Ever wondered, as a liveaboard boater, what you need to do to have your say when we're all called on to vote on something? If you answered yes, read on...
We all like to have our voice heard when the country comes to making big decisions. This doesn't change just because you live on a boat. So, below, you'll find a guide on how to make sure you get the chance to have your say when the time comes.
Firstly, check that you eligible. You can register to vote at 16 but cannot vote until 18 and either way, you must be:
All good? Then read on!
If you have a permanent mooring then you’re effectively a resident of that area and the process is the same as for your land-lubbing neighbours. Just visit the Government’s voting registration website.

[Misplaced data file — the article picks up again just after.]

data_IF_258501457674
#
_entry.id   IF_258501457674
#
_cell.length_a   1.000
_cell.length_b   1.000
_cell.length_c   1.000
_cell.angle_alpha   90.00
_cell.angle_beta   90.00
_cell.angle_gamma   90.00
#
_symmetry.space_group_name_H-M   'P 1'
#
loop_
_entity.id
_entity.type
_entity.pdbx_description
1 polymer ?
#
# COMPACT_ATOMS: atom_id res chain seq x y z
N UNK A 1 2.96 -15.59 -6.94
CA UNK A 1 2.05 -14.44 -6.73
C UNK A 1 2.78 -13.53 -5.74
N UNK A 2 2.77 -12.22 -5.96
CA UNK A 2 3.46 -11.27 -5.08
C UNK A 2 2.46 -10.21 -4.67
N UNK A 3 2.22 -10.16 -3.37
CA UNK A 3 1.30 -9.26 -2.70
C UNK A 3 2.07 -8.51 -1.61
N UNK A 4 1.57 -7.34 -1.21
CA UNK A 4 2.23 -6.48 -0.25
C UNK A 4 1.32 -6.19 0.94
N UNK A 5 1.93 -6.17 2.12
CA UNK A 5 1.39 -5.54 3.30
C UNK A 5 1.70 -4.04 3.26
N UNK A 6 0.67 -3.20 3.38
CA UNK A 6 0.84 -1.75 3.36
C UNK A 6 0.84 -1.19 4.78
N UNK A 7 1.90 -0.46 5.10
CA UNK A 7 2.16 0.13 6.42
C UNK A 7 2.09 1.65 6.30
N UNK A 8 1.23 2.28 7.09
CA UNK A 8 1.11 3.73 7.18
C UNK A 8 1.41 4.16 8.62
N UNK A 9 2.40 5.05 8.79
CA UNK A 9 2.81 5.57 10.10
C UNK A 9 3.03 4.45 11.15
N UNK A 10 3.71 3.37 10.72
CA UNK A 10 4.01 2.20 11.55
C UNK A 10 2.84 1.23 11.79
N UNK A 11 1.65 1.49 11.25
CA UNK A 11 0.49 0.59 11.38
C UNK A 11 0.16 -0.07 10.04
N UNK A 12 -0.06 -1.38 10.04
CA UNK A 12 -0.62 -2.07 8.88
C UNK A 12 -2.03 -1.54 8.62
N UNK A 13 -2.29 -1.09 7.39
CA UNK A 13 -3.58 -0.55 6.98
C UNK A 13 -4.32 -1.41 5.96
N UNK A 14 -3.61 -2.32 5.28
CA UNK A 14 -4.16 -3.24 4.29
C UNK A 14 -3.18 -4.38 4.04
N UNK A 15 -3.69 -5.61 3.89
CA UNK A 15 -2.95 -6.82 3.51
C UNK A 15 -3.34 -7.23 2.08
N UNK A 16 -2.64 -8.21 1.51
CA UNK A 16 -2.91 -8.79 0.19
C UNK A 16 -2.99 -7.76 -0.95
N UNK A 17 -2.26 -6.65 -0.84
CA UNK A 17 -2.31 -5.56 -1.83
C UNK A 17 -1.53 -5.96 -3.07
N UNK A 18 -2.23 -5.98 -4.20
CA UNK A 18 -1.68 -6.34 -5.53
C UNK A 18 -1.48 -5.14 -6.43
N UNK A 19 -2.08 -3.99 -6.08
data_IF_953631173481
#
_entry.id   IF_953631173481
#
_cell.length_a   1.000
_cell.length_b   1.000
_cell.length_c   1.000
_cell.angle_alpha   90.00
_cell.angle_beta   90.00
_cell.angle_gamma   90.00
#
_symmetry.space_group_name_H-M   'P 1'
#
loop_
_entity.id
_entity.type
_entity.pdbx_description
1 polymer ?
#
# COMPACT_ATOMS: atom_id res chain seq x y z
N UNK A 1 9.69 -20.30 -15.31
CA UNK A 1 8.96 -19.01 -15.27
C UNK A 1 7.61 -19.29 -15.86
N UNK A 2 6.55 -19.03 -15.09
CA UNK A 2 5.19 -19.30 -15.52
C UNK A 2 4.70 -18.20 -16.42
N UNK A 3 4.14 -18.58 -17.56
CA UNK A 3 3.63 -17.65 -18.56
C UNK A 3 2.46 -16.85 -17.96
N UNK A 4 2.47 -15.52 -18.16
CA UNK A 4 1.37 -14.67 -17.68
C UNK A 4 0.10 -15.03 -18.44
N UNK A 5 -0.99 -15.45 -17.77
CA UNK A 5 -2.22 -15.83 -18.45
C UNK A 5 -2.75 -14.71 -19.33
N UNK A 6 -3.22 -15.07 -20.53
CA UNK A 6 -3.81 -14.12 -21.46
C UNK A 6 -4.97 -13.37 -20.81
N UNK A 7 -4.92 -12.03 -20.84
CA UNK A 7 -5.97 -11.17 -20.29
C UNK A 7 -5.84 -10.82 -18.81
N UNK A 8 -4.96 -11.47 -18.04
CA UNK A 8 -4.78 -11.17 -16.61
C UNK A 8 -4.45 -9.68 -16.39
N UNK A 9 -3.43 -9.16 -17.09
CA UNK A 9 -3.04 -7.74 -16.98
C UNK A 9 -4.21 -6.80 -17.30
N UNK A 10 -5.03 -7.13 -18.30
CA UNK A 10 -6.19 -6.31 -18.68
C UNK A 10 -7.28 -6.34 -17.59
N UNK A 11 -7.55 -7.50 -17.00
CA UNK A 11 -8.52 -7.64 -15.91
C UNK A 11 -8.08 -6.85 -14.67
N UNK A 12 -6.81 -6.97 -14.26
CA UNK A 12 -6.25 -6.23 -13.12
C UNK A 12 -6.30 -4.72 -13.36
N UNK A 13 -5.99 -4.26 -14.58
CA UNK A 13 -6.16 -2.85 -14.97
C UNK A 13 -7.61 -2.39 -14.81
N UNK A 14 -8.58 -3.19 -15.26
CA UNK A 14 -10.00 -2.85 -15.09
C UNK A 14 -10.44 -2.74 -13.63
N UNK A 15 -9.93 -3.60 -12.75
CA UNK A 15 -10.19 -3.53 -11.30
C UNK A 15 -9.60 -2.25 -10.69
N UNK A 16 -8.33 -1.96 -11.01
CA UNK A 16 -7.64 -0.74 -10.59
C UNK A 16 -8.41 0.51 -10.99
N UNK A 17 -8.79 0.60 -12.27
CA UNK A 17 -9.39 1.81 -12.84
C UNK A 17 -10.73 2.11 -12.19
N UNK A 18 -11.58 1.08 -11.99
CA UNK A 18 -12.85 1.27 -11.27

It’s slightly more complicated if you’re always on the move and don’t have a home mooring. If this is your situation then you must register a declaration of local connection, which, when approved, will be valid for 12 months (or until you cancel it).
It’s not too hard though, find your local electoral registration office via Google. You’ll then need to pop along, explain your local connection and fill in a form. The ‘local connection’ should be at a place you spend the most time or where you have some connection. This could be where you were last permanently registered or any boatyard or marina you regularly use for maintenance.
Please be aware that if you're not on a mooring with full residential planning permission and already listed on the council tax register, you will most probably only be able to register to vote by either declaring homeless with local connection or by using a family or friend’s residential address. Both of these options may affect your credit rating and access to financial and other services.
If you didn’t apply to vote by post, all you now need to do is turn up at your nearest polling station…
Last date edited: 28 August 2019